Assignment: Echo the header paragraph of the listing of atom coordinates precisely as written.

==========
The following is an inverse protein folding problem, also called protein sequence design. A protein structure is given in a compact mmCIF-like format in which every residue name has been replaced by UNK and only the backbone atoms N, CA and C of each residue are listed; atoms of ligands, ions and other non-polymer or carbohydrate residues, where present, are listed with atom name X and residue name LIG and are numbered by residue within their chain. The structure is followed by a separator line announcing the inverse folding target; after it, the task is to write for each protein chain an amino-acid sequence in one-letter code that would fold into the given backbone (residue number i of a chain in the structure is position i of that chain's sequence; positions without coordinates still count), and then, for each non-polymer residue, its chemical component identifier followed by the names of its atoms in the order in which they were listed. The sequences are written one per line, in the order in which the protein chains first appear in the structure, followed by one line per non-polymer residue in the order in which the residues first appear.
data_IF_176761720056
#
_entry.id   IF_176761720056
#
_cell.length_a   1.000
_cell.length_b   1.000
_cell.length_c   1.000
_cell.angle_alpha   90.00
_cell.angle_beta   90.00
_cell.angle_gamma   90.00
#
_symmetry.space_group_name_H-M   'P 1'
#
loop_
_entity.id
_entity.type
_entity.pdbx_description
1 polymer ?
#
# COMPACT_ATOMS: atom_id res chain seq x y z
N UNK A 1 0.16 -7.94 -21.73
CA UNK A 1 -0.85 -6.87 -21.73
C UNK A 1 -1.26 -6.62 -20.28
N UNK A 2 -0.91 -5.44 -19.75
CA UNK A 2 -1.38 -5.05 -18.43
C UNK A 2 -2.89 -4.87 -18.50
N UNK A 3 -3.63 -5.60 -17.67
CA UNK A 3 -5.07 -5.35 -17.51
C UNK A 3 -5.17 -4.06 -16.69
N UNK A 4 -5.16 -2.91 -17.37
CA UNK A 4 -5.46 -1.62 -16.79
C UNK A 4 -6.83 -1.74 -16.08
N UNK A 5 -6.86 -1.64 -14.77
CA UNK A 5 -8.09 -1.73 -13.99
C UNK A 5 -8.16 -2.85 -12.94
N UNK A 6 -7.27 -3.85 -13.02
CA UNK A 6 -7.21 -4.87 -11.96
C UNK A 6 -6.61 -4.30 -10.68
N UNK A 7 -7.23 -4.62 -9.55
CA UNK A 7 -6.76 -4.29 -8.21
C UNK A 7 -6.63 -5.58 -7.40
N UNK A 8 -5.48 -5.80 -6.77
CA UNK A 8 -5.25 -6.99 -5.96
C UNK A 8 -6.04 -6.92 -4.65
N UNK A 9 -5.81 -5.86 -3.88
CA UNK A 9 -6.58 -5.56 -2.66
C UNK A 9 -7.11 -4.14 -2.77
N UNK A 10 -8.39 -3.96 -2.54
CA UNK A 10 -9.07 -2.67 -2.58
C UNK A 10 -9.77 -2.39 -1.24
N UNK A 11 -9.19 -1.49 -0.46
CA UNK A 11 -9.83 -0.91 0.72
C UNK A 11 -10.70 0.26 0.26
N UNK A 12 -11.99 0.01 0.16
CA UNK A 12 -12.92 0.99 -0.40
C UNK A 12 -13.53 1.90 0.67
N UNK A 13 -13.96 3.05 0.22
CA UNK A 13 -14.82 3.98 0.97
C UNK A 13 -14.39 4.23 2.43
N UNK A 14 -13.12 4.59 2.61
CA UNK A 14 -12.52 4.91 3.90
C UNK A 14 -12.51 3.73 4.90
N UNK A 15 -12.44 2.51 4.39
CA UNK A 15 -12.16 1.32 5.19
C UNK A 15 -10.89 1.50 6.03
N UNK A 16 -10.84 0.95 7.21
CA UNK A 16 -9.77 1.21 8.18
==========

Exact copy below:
The following is an inverse protein folding problem, also called protein sequence design. A protein structure is given in a compact mmCIF-like format in which every residue name has been replaced by UNK and only the backbone atoms N, CA and C of each residue are listed; atoms of ligands, ions and other non-polymer or carbohydrate residues, where present, are listed with atom name X and residue name LIG and are numbered by residue within their chain. The structure is followed by a separator line announcing the inverse folding target; after it, the task is to write for each protein chain an amino-acid sequence in one-letter code that would fold into the given backbone (residue number i of a chain in the structure is position i of that chain's sequence; positions without coordinates still count), and then, for each non-polymer residue, its chemical component identifier followed by the names of its atoms in the order in which they were listed. The sequences are written one per line, in the order in which the protein chains first appear in the structure, followed by one line per non-polymer residue in the order in which the residues first appear.